This is Bullshit

The Role of the Gender Pay Gap in the Arts

“This is bullshit,” my sister bluntly states as I turn to look at her, confused by her sudden outburst. When she provides no further explanation for her remark, I begin to scan the gallery to discover what provoked her. Initially, my gaze lands on an elderly couple in the corner, holding hands as they silently examine a large photograph of a beautiful landscape. Then, my attention shifts to a young college student, furiously taking notes as she sits on a bench in the center of the room. Finally, my gaze falls onto a male photographer standing proudly next to his work, which he is attempting to sell for $10,000. After minutes of searching the room, I conclude that everything is normal. Yet, my sister is still displaying a look of disgust on her face as she finally breaks her silence to explain. Looking at me with a mixture of sadness and anger, she simply proclaims, “you should be the one selling your work in this gallery for $10,000.” At first, I am stunned and confused. Then, as I watch my sister’s gaze shift back to the male photographer selling his work in front of us, it dawns on me what she means.

Before this moment, I didn’t even notice how forgotten I am because I am a woman. It’s hard enough to make it as an artist but add being a woman on top of that and you’re looking at odds that are nearly impossible. Standing in the gallery that day, I realized something: I would likely never be able to sell my artwork for $10,000. Even if I did manage to get my work admitted into a gallery space (something that is disproportionately difficult for female artists), my work would barely sell for half the sum that male photographer was collecting. Thus, this moment was one of the first times I became directly aware of the significant gender pay gap that exists within the arts, an inequality I have continued to battle ever since.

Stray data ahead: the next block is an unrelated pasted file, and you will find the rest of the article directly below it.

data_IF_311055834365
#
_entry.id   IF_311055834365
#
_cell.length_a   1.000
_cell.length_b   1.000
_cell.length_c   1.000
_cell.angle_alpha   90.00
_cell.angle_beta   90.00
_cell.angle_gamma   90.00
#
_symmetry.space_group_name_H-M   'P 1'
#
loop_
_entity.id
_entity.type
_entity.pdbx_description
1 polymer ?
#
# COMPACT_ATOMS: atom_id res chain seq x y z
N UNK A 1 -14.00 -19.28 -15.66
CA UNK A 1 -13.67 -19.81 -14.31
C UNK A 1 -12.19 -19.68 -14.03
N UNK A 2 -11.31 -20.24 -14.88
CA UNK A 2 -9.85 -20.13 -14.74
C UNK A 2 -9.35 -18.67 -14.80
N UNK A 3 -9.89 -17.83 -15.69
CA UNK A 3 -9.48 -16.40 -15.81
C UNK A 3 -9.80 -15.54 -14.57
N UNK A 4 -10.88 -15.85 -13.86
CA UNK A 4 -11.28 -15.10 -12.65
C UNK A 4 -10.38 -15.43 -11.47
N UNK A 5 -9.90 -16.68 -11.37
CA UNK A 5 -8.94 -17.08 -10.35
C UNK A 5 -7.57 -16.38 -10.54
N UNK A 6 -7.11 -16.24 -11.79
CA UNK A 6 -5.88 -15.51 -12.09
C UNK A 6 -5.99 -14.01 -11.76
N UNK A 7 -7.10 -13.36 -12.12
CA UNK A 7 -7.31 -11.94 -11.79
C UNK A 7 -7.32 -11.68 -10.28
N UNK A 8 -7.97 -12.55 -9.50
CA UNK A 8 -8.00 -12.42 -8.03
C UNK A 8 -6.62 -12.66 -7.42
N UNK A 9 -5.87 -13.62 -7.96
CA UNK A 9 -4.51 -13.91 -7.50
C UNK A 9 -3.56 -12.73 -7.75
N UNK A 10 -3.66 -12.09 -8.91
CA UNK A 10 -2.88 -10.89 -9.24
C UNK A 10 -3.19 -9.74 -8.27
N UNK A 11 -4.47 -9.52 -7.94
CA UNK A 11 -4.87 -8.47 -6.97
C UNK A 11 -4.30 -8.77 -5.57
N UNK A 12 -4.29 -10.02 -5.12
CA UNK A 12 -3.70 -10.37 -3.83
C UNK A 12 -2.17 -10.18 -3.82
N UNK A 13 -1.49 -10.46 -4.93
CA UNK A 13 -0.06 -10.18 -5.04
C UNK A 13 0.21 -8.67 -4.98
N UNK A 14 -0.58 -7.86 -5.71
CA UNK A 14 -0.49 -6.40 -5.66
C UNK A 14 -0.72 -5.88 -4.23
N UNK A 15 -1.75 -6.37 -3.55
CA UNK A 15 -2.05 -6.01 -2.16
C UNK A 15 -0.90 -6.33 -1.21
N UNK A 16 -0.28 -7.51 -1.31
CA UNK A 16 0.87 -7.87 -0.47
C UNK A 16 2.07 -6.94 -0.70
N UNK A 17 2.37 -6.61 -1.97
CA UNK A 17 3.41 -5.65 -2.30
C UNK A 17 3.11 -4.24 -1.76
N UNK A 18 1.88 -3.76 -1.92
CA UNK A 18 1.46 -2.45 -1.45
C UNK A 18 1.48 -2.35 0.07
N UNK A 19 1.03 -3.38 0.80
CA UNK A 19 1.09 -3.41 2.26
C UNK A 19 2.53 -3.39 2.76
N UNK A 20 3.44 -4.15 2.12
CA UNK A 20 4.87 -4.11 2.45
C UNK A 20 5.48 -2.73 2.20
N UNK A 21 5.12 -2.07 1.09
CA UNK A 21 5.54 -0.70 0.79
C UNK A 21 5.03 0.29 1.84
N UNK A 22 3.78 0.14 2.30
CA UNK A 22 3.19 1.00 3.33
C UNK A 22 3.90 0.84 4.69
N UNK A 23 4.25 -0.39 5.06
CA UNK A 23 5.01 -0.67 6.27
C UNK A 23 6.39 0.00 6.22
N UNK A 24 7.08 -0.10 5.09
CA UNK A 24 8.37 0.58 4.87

According to the National Endowment for the Arts, female fine artists, art directors, animators and photographers earn 74 cents for every dollar a male artist makes. As a female photographer, I believe a large portion of this disparity stems from the fact that male artists are more likely to be selected for jobs and grants. Throughout my career, I have watched countless male colleagues and acquaintances easily progress in their careers. Meanwhile, I remain stagnant as I continue to receive little pay for my work and get passed up for promotions and higher paying jobs. Although deep down I know these barriers to success have nothing to do with the quality and skill level of my work and everything to do with my gender, I often feel discouraged and lost. The fact that my work as a female photographer is considered to hold so little value in the art world often impacts the worth I associate with my own artwork.